Renee Sartin Kirby of Racine will remember her brother Anthony as an outgoing, fun-loving person, with a memory for detail.
“He could remember all the sports stats going back to Bart Starr playing with the Packers,” she said.
Anthony Sartin died of COVID-19 in Milwaukee at the age of 64 on April 29, one of 421 of Wisconsinites who have died as of Wednesday afternoon.
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Across the country, family and friends are grappling with not being able to visit their loved ones during their final days or gather for a traditional funeral.
Anthony, who worked as a teacher and coach for many years, had been living in an assisted living facility in Bayside for about five years. He was sent to the emergency room in early April when his caregivers thought he might be having a mild stroke. Anthony had a major stroke several years ago that left him with mobility issues.
After some tests, he was diagnosed with COVID-19. He remained in the hospital for several more weeks.
“He was doing well for a while, and I could still call and have the nurse put the phone to his ear,” his sister said. “He would squeeze her hand and open his eyes and was responding, but then he stopped responding.”
Renee considers herself the caregiver in her family. In the past, she would go with Anthony whenever he needed procedures in the hospital. So, not being able to visit him during his last days was extremely hard.
“It weighed on me,” she said. “What was he thinking? Were they checking him enough? You know, I’d call and speak to the nurse and they’d give me updates.”
Renee said she believes her brother received good care both in the hospital and in assisted living, but wonders how health disparities affected his ability to weather the illness.
While African Americans make up 6.7 percent of Wisconsin’s population, they represent 29 percent of people who have died of coronavirus-related causes statewide. Gov. Tony Evers had called COVID-19 deaths in Milwaukee’s black community a “crisis within a crisis.”
The grieving process also looks different now.
Under the governor’s “Safer at Home order,” funerals are allowed, but are limited to 10 people or fewer. Renee’s family planned a small visitation, with members paying their respects in shifts, followed by a very small graveside service.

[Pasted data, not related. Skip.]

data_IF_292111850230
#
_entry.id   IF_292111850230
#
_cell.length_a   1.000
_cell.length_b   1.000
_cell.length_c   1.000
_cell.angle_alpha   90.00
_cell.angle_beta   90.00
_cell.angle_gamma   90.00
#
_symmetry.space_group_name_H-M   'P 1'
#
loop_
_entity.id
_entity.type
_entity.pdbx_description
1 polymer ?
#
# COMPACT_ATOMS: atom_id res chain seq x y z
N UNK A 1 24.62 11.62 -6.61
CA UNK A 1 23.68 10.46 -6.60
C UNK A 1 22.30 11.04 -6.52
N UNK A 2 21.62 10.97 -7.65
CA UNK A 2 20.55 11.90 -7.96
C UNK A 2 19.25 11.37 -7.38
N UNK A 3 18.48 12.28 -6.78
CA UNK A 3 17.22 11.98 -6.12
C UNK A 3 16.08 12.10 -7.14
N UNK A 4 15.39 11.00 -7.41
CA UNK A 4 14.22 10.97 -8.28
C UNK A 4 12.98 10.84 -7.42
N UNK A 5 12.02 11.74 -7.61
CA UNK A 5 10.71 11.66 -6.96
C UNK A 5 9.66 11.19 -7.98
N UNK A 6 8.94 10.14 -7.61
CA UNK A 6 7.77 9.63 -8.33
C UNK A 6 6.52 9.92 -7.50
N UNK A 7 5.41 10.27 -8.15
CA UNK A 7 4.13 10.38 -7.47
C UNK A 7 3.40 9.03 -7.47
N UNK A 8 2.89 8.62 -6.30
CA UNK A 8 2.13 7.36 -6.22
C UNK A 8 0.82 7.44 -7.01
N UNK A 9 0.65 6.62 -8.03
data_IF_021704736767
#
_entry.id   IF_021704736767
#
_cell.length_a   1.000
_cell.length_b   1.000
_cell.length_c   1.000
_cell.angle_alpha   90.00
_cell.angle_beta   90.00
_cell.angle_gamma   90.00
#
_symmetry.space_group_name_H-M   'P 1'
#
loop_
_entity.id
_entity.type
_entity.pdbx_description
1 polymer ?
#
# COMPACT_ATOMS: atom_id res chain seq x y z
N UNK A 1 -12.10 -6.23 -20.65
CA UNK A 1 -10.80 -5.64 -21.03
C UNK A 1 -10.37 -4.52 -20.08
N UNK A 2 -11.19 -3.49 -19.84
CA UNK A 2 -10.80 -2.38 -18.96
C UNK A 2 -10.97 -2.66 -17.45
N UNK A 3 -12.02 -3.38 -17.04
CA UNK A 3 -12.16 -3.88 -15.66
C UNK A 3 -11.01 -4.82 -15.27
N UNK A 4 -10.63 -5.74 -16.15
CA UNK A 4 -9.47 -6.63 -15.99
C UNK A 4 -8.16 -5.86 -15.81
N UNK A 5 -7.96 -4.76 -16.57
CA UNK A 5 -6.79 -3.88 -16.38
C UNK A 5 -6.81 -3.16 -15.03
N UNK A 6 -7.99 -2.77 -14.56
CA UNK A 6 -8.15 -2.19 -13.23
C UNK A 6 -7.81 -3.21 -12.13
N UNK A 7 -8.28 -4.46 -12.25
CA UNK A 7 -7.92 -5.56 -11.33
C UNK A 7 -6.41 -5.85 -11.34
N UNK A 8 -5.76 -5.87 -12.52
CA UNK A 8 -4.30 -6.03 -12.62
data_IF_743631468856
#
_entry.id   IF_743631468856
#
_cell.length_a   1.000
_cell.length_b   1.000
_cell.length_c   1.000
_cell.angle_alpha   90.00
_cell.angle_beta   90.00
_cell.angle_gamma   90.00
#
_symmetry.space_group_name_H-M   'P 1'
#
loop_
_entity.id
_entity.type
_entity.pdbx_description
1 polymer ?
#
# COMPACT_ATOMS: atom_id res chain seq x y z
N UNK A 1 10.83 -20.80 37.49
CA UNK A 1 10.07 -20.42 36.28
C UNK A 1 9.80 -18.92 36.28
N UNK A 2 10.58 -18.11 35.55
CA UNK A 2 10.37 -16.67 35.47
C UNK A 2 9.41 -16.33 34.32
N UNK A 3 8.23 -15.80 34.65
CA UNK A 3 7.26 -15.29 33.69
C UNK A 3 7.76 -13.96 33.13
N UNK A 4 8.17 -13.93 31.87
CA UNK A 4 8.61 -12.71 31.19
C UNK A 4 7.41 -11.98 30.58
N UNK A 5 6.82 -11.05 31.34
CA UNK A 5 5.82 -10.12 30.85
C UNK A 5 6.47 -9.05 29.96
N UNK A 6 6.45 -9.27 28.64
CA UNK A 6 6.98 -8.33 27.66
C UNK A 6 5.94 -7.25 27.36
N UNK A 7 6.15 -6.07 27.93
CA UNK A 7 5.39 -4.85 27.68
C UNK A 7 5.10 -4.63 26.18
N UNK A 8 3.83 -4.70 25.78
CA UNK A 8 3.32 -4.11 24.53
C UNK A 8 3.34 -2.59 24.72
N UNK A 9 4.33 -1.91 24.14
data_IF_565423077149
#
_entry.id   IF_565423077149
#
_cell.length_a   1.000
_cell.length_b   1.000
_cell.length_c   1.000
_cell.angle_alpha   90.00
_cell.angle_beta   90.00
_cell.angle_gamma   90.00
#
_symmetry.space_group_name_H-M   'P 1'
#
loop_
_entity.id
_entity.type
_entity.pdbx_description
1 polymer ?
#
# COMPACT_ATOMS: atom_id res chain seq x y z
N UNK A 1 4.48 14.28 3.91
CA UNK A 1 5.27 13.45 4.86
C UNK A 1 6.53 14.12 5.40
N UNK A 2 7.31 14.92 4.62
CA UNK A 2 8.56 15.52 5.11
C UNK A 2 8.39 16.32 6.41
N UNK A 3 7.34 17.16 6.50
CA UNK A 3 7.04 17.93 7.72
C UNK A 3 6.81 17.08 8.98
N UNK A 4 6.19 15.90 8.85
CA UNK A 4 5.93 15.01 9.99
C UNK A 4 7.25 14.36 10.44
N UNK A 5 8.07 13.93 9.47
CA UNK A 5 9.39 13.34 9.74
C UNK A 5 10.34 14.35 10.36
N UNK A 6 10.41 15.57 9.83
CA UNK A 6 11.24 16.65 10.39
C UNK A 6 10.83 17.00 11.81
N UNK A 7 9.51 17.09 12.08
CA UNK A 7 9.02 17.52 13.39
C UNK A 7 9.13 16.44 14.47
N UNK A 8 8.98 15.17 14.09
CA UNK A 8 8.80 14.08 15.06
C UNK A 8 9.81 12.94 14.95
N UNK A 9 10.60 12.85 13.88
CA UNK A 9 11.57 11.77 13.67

“It really changes the dynamics of how people grieve and how you get closure from death, being able to connect with family and hug them, you know, we’ll be in masks,” she said.
Families are getting creative with video chatting loved ones in the hospital and live-streaming funeral services. But it’s not quite the same, said Kiri Meyer, who works as the bereavement coordinator at Horizon Home Care and Hospice Grief Resource Center in the Milwaukee area.
“It’s not the same as being able to hold that person’s hands or put your hand on their head or really kind of have that in-person connection,” she said.
Meyer and other grief professionals are concerned that there will be a stigma associated with the virus, and people will be afraid to support their grieving friends and neighbors.
She suggests shifting the focus to people’s full lives, rather than just how they died.
“Really try to remind people about the person, not the illness, because the illness is only a tiny little bit of that person’s story,” she said.
For Renee, though, it was important to share her family’s story. When she wrote her brother’s obituary, she put his COVID-19 diagnosis in the first sentence.
“There are some that don’t take it seriously,” she said. “But I think we’ll all know someone who has succumbed to this disease.”
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